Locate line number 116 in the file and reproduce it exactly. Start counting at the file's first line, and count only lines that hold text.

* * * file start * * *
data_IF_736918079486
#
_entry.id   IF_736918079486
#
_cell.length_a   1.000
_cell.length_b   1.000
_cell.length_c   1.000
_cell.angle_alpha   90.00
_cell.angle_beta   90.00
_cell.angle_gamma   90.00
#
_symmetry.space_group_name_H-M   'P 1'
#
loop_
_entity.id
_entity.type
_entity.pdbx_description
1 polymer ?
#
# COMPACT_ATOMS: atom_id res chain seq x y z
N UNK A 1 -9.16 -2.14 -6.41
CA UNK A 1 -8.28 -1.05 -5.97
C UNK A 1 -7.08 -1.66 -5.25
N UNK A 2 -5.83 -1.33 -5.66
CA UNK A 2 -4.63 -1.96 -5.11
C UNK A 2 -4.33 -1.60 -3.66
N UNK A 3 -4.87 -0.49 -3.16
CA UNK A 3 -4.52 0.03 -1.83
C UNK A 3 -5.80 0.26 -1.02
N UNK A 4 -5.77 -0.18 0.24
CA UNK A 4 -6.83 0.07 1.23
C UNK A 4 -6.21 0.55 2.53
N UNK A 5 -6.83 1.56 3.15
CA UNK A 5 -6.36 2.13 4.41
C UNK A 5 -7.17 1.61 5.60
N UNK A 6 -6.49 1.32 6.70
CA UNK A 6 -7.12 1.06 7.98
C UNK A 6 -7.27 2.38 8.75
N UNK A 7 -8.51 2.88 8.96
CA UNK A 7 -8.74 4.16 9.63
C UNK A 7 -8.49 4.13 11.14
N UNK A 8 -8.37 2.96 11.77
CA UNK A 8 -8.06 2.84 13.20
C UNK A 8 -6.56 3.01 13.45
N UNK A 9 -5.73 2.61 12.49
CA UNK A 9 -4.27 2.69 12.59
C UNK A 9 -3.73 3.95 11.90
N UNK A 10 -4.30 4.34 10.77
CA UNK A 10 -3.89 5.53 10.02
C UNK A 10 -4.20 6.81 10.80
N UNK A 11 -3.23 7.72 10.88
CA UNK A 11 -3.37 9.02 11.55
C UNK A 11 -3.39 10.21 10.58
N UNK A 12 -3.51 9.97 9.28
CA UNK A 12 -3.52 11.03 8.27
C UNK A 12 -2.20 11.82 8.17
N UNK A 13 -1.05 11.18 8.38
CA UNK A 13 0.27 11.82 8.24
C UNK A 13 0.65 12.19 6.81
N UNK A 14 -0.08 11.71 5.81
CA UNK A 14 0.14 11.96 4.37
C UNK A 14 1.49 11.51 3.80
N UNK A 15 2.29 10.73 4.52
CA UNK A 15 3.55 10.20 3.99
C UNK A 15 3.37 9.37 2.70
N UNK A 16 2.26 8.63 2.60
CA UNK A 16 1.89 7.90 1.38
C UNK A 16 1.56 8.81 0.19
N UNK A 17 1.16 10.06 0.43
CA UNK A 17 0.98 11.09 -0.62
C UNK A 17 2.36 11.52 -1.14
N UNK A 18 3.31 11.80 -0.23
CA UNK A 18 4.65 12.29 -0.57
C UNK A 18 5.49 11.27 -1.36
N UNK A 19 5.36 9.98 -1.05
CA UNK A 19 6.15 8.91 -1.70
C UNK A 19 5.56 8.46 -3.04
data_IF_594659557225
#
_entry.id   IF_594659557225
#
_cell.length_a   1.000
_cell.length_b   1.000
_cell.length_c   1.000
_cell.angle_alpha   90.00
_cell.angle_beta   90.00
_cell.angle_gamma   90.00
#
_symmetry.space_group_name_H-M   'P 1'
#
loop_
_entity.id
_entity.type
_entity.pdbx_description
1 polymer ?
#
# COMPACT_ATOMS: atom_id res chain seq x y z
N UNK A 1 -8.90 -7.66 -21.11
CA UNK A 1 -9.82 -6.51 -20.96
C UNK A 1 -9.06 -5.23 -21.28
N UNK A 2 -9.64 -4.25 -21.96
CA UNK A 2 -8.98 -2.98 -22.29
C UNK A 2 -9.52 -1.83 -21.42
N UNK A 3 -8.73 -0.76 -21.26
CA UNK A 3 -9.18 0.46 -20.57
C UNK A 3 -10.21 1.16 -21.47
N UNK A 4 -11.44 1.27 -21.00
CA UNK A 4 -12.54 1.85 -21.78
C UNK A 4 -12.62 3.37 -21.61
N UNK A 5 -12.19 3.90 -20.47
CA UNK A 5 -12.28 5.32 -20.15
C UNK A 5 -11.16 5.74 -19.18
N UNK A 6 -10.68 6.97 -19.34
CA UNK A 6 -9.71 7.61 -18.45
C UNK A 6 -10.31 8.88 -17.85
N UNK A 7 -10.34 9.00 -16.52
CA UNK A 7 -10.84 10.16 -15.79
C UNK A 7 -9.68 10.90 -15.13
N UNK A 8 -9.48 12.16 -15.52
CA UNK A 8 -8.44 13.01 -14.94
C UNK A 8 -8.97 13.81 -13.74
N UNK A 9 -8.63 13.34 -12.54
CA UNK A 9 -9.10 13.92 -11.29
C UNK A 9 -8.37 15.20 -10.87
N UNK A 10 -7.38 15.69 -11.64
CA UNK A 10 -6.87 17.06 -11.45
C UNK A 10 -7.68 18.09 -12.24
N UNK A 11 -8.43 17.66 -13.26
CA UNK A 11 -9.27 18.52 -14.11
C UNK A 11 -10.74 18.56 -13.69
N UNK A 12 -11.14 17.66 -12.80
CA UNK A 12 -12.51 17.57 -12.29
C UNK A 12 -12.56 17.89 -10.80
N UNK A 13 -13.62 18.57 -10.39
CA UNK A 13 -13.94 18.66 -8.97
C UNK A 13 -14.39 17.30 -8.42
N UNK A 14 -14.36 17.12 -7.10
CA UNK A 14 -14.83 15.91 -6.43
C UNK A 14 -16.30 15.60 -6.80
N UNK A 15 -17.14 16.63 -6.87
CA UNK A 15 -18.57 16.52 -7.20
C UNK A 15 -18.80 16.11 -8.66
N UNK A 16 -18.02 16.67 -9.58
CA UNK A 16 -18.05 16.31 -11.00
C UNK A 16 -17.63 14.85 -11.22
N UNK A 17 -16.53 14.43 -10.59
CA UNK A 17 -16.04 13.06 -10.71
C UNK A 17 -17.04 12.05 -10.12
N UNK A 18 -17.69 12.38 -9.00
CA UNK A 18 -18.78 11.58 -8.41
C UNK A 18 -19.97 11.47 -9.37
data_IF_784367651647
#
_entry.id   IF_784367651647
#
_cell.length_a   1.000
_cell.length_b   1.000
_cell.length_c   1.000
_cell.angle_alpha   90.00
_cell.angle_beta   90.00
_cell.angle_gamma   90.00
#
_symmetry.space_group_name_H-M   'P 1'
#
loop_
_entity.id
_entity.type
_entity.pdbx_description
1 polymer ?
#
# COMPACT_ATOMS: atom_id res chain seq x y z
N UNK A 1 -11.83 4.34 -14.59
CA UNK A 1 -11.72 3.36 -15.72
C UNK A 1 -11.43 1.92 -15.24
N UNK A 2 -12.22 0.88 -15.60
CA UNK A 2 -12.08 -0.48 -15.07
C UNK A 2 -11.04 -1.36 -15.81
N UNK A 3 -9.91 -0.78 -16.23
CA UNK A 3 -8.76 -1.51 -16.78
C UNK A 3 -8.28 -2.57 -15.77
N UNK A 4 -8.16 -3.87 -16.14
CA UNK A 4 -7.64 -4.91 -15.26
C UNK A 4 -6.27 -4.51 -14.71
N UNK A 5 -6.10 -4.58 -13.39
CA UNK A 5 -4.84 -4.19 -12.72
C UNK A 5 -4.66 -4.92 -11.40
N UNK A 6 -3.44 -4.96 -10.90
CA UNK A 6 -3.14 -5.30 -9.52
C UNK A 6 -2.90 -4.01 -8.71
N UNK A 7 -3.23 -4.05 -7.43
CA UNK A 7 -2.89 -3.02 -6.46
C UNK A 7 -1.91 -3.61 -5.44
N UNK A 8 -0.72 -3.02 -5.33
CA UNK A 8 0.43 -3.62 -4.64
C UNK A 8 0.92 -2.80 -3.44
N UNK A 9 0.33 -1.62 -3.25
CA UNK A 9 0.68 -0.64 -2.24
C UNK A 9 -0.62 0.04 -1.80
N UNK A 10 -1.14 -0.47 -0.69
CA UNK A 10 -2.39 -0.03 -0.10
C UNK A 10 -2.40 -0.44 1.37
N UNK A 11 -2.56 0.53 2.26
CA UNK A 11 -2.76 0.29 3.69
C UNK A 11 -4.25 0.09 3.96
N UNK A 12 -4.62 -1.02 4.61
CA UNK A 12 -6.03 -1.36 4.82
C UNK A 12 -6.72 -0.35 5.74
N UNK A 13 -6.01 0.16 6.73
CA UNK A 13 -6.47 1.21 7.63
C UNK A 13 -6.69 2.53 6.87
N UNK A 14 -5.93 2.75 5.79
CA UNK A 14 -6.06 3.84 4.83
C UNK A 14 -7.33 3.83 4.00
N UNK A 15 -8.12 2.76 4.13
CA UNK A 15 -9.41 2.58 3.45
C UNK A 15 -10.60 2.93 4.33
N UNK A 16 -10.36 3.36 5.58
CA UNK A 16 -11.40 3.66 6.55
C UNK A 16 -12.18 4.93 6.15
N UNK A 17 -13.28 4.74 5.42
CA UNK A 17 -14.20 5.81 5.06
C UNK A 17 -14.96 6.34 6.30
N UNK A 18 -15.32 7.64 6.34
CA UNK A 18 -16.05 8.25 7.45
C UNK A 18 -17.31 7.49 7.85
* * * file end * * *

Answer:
N UNK A 7 -10.34 9.00 -16.52